For the period of January through February last year, Florida health officials reported five confirmed leprosy, or Hansen’s disease cases. To date in 2017, that tally has dropped to only two, according to Florida Department of Health data.


The two cases were reported in Brevard County (Merritt Island) and Osceola County (Kissimmee).

2016 saw a decrease in cases (18) compared to 2015 when the state reported 27 confirmed cases.

Hansen’s disease, formerly known as leprosy, is caused by Mycobacterium leprae (M. leprae )bacteria. The infection has also been identified in nine-banded armadillos. Approximately 95 percent of people are resistant to infection; people who develop clinical illness can experience a wide range of clinical manifestations, but typically develop infections involving the skin, peripheral nerves and nasal mucosa.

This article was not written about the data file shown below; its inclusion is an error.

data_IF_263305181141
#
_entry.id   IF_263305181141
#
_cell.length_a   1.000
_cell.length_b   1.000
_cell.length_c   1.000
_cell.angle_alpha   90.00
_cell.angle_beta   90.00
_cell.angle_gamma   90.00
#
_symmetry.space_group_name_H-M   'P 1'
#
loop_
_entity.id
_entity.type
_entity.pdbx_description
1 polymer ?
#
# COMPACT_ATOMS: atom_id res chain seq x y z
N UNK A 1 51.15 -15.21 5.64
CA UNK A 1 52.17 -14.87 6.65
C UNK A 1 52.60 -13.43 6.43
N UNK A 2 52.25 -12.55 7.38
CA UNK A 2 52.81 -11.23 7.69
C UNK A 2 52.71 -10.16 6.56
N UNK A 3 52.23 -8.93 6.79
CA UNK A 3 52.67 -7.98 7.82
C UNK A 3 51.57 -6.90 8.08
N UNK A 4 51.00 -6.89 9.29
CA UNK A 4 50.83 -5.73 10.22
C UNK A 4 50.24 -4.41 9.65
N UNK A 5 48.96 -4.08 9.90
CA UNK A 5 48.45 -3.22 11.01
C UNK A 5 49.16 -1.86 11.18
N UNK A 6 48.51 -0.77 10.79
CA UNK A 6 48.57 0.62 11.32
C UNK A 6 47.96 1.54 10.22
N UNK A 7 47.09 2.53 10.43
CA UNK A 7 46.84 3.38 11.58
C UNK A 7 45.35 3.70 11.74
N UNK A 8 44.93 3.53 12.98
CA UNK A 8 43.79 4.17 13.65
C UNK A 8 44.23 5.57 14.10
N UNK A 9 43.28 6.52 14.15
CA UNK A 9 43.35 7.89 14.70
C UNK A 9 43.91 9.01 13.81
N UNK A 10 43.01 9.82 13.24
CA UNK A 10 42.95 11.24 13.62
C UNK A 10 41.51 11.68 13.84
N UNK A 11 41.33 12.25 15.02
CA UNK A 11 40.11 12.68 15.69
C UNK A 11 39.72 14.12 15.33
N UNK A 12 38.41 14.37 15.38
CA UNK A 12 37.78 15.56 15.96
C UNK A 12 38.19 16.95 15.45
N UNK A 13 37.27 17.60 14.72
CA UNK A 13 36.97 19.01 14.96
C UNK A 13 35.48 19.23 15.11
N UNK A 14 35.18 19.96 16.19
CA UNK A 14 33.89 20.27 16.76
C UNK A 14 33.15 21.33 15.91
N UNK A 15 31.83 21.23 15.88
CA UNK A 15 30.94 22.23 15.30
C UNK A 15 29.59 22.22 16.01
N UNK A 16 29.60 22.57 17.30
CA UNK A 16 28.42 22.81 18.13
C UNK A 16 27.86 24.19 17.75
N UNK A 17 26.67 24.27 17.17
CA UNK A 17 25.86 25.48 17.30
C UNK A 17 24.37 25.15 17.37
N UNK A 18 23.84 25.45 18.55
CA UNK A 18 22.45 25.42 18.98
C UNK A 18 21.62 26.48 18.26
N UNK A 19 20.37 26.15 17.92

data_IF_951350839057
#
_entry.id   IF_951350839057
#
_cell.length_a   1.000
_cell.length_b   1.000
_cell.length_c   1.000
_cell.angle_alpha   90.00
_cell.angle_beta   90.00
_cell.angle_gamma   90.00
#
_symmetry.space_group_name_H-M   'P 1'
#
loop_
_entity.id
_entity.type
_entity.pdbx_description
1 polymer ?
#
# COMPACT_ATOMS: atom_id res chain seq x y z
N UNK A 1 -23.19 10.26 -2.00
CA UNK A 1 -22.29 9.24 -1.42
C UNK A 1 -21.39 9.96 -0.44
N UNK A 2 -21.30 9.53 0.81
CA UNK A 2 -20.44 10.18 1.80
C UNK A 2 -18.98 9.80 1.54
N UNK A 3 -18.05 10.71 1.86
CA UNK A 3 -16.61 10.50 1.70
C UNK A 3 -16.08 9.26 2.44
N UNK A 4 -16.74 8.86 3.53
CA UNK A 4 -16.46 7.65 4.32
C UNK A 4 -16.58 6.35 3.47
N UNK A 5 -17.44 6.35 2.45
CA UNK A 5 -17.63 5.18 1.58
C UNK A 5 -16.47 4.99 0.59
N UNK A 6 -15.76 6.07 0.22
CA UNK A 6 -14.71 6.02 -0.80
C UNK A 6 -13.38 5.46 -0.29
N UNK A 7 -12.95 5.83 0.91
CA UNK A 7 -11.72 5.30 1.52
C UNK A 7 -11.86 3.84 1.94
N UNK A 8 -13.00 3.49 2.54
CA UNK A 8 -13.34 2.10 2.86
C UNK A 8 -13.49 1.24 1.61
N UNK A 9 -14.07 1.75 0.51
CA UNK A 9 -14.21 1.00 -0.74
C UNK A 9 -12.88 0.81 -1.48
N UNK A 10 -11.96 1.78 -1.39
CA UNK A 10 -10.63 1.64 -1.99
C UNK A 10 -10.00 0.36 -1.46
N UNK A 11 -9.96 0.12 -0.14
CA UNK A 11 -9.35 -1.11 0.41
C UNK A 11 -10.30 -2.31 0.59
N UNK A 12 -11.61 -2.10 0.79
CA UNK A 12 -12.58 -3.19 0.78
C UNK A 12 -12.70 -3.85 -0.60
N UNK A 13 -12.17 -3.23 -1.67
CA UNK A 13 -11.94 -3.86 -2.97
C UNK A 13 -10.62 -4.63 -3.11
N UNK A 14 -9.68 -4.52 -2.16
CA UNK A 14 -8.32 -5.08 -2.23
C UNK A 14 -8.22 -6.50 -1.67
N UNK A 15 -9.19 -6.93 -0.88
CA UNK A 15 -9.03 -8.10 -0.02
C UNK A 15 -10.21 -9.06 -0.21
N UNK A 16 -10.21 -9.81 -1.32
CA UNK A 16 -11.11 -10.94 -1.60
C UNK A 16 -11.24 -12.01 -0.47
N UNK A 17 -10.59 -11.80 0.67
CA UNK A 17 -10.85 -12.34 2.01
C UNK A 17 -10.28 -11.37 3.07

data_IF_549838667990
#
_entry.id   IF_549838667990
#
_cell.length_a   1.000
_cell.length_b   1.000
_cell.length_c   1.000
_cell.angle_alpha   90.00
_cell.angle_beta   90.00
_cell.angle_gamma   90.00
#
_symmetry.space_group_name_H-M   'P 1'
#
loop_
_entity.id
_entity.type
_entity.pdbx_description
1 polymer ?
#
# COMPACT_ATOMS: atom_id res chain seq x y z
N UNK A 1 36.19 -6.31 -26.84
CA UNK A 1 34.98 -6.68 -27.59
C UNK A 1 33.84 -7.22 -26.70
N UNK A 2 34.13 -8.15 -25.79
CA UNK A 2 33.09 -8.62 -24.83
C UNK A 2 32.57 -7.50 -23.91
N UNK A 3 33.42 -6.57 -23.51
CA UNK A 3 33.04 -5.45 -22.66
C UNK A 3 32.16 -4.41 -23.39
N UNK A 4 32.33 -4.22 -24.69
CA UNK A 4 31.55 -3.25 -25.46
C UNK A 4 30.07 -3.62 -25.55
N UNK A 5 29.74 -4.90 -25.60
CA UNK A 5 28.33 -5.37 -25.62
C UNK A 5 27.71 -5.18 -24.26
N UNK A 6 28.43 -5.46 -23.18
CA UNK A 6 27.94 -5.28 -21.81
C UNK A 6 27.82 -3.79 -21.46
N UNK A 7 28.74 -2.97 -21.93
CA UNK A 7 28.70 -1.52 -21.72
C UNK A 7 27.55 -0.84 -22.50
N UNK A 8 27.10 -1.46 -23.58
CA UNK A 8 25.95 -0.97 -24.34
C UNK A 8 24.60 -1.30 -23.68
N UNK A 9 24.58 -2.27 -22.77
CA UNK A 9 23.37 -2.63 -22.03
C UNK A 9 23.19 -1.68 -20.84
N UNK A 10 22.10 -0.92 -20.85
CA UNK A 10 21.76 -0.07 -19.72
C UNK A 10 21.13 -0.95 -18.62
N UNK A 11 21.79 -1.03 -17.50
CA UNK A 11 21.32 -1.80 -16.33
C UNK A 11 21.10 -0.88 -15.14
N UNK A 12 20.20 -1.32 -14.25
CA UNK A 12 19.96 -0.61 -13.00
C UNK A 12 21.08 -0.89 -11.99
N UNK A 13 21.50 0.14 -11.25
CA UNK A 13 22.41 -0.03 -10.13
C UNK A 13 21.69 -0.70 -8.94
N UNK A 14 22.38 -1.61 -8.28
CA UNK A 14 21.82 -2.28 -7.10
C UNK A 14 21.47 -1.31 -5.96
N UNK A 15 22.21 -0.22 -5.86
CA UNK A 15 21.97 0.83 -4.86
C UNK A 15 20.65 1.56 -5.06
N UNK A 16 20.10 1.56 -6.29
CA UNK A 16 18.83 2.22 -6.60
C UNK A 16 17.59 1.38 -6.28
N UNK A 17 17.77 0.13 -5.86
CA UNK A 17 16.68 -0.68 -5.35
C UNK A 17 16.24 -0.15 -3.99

Although the mode of transmission of Hansen’s disease is not clearly defined, most investigators believe that M. leprae is usually spread person-to-person in respiratory droplets following extended close contact with an infected person, such as living in the same household. Extended close contact with infected armadillos may also pose exposure risk to M. leprae.  For many cases, the exposure causing the infection is unknown because it can take months or years for illness to develop. In Florida, between 2 and 12 cases are reported each year.

Hansen’s Disease, or leprosy, continues to be a rare condition. It is advised that people avoid interacting with any wild animals, including armadillos.